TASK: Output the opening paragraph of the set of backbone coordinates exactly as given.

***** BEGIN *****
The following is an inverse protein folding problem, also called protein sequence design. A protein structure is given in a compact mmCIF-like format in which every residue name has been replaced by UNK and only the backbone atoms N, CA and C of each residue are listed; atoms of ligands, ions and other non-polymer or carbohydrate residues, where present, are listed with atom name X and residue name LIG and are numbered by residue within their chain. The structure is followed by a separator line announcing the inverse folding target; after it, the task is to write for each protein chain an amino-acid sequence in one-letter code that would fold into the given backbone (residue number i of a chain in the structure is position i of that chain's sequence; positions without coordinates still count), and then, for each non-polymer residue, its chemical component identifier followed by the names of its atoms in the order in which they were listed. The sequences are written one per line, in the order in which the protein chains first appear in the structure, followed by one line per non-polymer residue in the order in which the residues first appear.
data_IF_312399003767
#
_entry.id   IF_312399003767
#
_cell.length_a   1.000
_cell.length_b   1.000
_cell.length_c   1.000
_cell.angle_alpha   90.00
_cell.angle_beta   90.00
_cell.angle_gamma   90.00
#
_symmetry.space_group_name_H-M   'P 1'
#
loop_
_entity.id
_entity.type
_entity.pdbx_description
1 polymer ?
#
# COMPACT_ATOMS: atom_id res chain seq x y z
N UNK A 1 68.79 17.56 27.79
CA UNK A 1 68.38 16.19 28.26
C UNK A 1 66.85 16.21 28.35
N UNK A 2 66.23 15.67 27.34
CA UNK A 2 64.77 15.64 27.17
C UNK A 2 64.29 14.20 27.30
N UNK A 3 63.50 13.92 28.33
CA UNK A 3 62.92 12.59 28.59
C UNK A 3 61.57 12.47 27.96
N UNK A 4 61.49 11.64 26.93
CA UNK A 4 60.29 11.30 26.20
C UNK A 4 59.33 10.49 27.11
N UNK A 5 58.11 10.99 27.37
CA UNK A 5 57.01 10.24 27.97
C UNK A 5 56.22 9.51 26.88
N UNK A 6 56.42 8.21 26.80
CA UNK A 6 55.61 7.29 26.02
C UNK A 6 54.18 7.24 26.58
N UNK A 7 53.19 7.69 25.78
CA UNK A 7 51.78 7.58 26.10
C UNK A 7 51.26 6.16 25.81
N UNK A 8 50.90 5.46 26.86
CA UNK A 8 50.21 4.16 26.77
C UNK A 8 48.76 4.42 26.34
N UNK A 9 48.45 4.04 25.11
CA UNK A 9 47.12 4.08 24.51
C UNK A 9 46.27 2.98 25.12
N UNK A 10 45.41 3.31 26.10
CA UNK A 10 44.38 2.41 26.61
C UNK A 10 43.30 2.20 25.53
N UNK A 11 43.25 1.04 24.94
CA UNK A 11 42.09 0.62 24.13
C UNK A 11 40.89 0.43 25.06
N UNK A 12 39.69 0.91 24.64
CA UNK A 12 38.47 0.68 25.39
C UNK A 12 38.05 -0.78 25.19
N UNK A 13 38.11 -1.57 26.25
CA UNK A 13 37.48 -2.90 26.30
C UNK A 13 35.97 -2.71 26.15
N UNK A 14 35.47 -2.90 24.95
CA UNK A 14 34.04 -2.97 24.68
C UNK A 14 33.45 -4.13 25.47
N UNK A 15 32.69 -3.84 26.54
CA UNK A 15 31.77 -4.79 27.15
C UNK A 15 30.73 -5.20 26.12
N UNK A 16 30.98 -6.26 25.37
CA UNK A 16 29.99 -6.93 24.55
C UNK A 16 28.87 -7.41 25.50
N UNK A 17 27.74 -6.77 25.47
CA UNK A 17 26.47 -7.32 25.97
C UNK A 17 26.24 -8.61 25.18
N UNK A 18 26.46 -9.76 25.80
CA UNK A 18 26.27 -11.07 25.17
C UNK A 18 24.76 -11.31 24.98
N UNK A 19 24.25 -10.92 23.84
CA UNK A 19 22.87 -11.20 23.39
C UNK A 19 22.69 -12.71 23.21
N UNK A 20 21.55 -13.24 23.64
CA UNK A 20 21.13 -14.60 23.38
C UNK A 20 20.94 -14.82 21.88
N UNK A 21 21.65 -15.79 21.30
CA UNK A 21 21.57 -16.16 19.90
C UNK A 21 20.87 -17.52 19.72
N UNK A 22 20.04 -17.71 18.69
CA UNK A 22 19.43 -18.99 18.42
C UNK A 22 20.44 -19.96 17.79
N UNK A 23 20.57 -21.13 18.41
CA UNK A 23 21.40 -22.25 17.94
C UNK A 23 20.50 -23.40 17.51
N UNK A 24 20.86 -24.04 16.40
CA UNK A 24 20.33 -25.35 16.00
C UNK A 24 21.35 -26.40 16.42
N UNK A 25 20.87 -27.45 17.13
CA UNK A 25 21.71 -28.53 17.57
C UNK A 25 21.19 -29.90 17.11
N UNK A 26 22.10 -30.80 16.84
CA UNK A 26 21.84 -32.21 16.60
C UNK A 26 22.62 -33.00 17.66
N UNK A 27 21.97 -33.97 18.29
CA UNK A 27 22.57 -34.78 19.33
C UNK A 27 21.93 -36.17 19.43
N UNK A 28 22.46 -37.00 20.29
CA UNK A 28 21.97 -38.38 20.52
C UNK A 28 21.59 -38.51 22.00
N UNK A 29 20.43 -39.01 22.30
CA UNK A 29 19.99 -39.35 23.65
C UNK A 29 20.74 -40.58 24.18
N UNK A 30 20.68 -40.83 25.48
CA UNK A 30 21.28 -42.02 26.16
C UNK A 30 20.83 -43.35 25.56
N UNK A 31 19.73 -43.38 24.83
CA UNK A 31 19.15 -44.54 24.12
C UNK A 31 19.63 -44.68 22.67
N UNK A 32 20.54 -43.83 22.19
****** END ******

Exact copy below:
The following is an inverse protein folding problem, also called protein sequence design. A protein structure is given in a compact mmCIF-like format in which every residue name has been replaced by UNK and only the backbone atoms N, CA and C of each residue are listed; atoms of ligands, ions and other non-polymer or carbohydrate residues, where present, are listed with atom name X and residue name LIG and are numbered by residue within their chain. The structure is followed by a separator line announcing the inverse folding target; after it, the task is to write for each protein chain an amino-acid sequence in one-letter code that would fold into the given backbone (residue number i of a chain in the structure is position i of that chain's sequence; positions without coordinates still count), and then, for each non-polymer residue, its chemical component identifier followed by the names of its atoms in the order in which they were listed. The sequences are written one per line, in the order in which the protein chains first appear in the structure, followed by one line per non-polymer residue in the order in which the residues first appear.